Executive Power

Pete Souza

Debates over the proper scope of executive power in the United States have been a feature of U.S. law and politics dating back to before the nation’s founding. Article II of the Constitution vests the president with “the executive power” and the power to act as the military’s Commander in Chief, but the post-9/11 presidency has been characterized as a striking expansion of executive power, particularly in the area of national security.

Latest in Executive Power

Immigration

Documents: Government Motions to Dismiss Border Emergency Lawsuits

On Tuesday, the Trump administration filed motions to dismiss in two lawsuits challenging President Trump’s use of a national emergency declaration to build a wall on the U.S.-Mexico border. The suits, Center for Biological Diversity v. Trump and Alvarez v. Trump, were filed in the U.S. District Court for the District of Columbia immediately following Trump’s Feb. 15 emergency declaration. The government motions to dismiss in both cases are available in full below.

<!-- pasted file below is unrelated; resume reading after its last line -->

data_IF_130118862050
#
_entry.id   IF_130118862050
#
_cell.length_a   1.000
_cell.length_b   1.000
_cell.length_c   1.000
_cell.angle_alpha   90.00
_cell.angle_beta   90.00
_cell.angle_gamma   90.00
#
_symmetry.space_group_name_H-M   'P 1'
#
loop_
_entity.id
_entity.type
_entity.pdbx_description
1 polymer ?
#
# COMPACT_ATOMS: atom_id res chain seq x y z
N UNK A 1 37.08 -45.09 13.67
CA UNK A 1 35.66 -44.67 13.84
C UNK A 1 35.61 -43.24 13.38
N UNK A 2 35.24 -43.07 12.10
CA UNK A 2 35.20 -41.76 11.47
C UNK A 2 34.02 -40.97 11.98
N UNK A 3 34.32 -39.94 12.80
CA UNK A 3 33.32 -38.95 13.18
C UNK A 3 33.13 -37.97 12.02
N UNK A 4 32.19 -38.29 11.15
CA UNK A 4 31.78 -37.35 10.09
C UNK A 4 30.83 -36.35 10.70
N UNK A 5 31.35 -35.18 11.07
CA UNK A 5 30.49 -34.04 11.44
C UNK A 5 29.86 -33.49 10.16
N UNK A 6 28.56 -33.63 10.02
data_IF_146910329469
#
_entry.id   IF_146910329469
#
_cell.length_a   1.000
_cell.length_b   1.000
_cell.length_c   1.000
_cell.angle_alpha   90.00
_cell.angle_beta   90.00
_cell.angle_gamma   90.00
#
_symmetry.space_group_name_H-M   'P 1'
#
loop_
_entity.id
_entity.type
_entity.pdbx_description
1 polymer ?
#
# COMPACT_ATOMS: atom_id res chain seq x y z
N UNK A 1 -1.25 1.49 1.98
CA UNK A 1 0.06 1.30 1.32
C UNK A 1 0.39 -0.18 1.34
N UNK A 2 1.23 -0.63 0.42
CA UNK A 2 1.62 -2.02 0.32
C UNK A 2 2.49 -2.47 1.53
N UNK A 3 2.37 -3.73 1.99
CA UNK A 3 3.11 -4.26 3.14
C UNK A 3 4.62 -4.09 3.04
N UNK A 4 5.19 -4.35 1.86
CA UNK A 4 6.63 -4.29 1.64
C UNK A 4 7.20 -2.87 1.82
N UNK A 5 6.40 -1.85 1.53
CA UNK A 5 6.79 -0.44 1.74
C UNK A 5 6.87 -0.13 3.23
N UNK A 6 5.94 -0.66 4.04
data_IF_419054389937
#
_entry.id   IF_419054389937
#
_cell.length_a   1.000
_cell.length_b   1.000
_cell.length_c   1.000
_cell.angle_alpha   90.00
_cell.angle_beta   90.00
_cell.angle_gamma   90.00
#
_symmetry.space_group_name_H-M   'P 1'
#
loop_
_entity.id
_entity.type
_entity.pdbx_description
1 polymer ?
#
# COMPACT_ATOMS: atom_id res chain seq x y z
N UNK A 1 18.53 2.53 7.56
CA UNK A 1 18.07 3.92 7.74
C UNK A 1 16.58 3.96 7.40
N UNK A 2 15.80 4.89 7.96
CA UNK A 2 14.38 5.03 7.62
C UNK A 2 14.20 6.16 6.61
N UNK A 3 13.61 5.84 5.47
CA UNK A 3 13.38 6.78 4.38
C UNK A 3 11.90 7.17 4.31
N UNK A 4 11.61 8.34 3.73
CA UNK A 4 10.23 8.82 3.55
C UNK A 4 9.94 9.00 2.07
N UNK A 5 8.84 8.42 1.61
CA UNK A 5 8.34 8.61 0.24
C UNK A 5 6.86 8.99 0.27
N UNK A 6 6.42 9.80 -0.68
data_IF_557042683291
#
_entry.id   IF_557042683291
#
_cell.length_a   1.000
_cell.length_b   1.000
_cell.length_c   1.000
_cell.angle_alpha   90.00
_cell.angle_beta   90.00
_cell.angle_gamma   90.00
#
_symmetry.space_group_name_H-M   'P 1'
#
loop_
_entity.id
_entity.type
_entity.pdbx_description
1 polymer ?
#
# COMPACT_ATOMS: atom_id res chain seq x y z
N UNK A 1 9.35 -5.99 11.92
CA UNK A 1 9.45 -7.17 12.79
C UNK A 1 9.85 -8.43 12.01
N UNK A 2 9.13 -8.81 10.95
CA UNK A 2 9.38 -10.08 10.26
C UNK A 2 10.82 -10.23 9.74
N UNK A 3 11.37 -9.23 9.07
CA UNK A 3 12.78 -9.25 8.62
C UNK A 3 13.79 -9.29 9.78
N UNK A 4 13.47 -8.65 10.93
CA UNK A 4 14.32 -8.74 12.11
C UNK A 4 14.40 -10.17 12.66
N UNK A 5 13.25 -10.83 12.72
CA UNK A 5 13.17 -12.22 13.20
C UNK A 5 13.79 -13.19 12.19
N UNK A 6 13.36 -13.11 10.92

Executive Power

Documents: Cummings Request for Documents Related to Security Clearance Processes and White House Response

On March 1, House Oversight Committee Chairman Elijah Cummings sent the following letter to White House counsel Pat Cipollone requesting documents related to the White House’s security clearance process in light of news reports that the president personally granted a top-secret clearance to Jared Kushner over the objections of security officials. Cipollone's response is below. 

Cummings Request

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